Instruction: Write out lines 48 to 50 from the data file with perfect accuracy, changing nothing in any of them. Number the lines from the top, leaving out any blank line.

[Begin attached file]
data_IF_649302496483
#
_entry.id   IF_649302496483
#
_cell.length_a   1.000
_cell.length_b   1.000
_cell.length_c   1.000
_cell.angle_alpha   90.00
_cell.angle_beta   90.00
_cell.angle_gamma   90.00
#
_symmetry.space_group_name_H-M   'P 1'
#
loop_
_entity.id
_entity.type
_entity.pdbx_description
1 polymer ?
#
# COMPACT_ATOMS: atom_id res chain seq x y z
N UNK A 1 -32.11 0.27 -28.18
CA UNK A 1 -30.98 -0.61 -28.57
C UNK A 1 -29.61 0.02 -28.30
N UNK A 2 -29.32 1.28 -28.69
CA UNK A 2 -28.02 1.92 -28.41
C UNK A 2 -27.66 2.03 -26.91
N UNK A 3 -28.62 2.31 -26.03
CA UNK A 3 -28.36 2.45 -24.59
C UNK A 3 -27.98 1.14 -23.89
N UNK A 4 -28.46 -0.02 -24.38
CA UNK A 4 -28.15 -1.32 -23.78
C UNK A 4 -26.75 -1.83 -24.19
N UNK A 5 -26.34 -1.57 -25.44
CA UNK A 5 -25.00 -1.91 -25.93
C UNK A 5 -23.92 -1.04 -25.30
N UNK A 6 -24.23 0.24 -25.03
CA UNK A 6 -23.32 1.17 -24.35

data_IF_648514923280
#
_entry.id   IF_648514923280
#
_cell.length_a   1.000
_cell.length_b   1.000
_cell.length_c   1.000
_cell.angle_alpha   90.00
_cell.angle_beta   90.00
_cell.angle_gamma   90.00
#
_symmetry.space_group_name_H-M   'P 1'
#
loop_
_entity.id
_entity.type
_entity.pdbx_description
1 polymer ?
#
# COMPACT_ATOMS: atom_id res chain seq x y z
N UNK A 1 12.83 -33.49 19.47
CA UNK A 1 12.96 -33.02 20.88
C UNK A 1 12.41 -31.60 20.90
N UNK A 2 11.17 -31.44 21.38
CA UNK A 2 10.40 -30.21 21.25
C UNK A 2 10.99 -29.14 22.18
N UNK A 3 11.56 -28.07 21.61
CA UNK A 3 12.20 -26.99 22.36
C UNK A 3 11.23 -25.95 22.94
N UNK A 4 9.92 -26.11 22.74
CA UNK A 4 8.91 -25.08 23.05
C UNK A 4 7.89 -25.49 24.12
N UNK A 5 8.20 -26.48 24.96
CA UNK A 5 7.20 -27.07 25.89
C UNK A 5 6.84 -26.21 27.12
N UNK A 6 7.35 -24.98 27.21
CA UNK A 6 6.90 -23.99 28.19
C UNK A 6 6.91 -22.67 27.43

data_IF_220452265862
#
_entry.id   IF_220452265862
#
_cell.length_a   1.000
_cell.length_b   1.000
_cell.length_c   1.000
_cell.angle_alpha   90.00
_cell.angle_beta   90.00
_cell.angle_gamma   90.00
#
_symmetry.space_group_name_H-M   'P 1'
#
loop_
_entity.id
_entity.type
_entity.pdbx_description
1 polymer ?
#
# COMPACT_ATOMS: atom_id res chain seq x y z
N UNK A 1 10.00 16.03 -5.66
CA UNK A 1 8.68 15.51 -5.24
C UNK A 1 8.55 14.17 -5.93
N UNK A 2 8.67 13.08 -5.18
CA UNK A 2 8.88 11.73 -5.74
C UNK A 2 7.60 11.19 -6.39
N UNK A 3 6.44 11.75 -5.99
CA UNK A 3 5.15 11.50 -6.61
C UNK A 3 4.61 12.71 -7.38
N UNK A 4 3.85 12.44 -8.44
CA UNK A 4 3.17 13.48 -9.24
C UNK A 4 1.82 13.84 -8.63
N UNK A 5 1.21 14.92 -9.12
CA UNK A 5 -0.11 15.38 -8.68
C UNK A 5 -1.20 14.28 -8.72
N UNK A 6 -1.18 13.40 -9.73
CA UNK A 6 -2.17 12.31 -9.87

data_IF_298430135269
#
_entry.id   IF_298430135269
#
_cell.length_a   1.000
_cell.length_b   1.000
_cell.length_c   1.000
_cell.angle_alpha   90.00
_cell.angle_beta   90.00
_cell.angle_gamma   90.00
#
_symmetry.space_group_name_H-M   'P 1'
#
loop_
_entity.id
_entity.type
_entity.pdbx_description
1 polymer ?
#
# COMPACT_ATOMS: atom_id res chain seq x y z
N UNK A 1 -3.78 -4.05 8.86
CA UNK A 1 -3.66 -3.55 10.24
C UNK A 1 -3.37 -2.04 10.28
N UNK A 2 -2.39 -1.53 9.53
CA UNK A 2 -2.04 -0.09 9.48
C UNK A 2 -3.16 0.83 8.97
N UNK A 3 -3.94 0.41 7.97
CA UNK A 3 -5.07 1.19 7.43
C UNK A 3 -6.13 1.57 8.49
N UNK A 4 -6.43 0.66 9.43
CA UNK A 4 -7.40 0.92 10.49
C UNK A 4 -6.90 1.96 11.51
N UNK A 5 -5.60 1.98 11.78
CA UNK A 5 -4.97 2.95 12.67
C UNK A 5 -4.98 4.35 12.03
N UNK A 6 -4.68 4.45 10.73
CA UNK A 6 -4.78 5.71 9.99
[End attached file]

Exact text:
#
_symmetry.space_group_name_H-M   'P 1'
#